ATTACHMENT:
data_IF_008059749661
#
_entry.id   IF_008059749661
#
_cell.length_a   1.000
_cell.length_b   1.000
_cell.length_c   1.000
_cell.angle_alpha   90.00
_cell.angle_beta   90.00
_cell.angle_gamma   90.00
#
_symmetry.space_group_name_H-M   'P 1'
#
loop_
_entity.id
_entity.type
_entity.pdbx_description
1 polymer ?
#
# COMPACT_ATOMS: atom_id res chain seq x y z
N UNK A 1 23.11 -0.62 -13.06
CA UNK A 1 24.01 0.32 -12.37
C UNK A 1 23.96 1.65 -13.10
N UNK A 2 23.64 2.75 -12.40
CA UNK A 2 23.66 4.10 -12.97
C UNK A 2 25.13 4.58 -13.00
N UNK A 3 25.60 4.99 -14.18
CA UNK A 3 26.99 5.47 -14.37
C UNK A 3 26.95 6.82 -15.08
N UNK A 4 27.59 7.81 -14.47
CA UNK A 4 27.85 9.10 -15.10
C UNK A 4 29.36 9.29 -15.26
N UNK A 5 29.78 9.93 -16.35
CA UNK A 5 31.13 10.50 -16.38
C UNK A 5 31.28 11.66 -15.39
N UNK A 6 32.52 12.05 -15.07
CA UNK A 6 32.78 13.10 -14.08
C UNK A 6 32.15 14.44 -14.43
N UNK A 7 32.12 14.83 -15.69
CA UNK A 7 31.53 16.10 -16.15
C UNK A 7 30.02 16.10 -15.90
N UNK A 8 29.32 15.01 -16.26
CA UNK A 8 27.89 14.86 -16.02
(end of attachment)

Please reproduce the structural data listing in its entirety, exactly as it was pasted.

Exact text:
data_IF_008059749661
#
_entry.id   IF_008059749661
#
_cell.length_a   1.000
_cell.length_b   1.000
_cell.length_c   1.000
_cell.angle_alpha   90.00
_cell.angle_beta   90.00
_cell.angle_gamma   90.00
#
_symmetry.space_group_name_H-M   'P 1'
#
loop_
_entity.id
_entity.type
_entity.pdbx_description
1 polymer ?
#
# COMPACT_ATOMS: atom_id res chain seq x y z
N UNK A 1 23.11 -0.62 -13.06
CA UNK A 1 24.01 0.32 -12.37
C UNK A 1 23.96 1.65 -13.10
N UNK A 2 23.64 2.75 -12.40
CA UNK A 2 23.66 4.10 -12.97
C UNK A 2 25.13 4.58 -13.00
N UNK A 3 25.60 4.99 -14.18
CA UNK A 3 26.99 5.47 -14.37
C UNK A 3 26.95 6.82 -15.08
N UNK A 4 27.59 7.81 -14.47
CA UNK A 4 27.85 9.10 -15.10
C UNK A 4 29.36 9.29 -15.26
N UNK A 5 29.78 9.93 -16.35
CA UNK A 5 31.13 10.50 -16.38
C UNK A 5 31.28 11.66 -15.39
N UNK A 6 32.52 12.05 -15.07
CA UNK A 6 32.78 13.10 -14.08
C UNK A 6 32.15 14.44 -14.43
N UNK A 7 32.12 14.83 -15.69
CA UNK A 7 31.53 16.10 -16.15
C UNK A 7 30.02 16.10 -15.90
N UNK A 8 29.32 15.01 -16.26
CA UNK A 8 27.89 14.86 -16.02